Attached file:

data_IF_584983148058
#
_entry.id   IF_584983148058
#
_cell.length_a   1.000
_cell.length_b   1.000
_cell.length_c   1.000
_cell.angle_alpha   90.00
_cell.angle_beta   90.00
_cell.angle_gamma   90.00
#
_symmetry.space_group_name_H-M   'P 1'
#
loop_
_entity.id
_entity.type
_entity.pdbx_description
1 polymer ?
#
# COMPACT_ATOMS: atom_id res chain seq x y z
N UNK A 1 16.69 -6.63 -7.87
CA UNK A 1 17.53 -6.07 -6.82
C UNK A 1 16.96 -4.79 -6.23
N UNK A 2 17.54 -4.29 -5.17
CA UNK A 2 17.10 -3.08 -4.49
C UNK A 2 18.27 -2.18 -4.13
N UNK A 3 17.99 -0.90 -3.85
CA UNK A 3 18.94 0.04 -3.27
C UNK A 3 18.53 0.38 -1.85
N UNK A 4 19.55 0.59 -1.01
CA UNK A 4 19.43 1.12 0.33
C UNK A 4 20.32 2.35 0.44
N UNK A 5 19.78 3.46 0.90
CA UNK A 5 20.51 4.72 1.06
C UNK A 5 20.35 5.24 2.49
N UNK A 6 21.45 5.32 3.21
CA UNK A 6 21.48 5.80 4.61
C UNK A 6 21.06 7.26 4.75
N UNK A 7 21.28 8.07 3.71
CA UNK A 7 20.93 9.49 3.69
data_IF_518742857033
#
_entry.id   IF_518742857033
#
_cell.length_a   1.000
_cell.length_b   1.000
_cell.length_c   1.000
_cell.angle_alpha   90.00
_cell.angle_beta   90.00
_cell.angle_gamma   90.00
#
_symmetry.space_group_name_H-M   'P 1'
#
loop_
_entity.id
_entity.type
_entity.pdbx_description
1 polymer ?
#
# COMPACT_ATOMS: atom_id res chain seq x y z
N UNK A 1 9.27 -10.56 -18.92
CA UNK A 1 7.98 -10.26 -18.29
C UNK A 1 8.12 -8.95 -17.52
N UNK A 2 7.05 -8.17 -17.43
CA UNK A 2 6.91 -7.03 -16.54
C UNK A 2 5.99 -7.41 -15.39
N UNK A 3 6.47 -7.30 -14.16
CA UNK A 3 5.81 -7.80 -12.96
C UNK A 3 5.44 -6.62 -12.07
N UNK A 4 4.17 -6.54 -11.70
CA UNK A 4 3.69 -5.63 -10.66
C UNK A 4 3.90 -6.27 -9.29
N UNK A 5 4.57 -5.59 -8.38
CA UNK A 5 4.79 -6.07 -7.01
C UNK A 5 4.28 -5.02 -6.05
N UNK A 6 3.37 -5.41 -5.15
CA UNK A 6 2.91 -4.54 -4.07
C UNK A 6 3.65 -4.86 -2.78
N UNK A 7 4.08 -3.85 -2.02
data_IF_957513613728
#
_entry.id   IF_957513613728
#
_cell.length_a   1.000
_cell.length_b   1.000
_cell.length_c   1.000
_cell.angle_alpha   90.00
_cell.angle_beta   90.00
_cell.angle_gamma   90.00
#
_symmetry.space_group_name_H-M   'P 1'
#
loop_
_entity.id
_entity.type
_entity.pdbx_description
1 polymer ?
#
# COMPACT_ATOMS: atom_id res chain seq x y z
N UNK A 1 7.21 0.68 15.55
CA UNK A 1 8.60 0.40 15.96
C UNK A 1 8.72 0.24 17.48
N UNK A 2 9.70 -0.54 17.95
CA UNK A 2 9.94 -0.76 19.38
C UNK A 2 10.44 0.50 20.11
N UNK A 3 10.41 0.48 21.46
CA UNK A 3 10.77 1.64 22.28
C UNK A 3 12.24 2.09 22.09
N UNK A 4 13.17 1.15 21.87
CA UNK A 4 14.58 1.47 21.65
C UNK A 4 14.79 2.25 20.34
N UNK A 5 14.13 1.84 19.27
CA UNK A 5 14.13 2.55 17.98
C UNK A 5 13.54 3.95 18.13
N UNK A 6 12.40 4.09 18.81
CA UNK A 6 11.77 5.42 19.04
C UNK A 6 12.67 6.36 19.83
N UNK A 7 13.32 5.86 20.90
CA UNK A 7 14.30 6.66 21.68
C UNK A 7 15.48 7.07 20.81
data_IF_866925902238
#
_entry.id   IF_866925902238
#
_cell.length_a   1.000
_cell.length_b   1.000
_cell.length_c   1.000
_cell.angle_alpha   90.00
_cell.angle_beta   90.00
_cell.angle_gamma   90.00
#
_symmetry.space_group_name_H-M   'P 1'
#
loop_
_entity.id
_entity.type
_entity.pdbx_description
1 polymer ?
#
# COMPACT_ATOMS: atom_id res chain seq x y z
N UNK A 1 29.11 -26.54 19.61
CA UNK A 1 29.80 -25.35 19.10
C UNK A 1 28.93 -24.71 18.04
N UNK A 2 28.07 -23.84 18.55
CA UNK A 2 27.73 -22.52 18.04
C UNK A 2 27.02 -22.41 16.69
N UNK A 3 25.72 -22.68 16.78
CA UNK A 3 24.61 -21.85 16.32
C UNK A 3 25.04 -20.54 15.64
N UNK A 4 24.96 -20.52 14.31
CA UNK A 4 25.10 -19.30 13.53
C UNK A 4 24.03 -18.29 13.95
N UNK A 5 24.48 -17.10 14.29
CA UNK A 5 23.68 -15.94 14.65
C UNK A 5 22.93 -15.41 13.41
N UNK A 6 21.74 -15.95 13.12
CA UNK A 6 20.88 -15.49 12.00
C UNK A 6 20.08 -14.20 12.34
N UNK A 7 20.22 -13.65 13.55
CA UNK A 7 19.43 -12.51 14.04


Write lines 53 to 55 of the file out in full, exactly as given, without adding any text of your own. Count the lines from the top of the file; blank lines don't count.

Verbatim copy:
#
loop_
_entity.id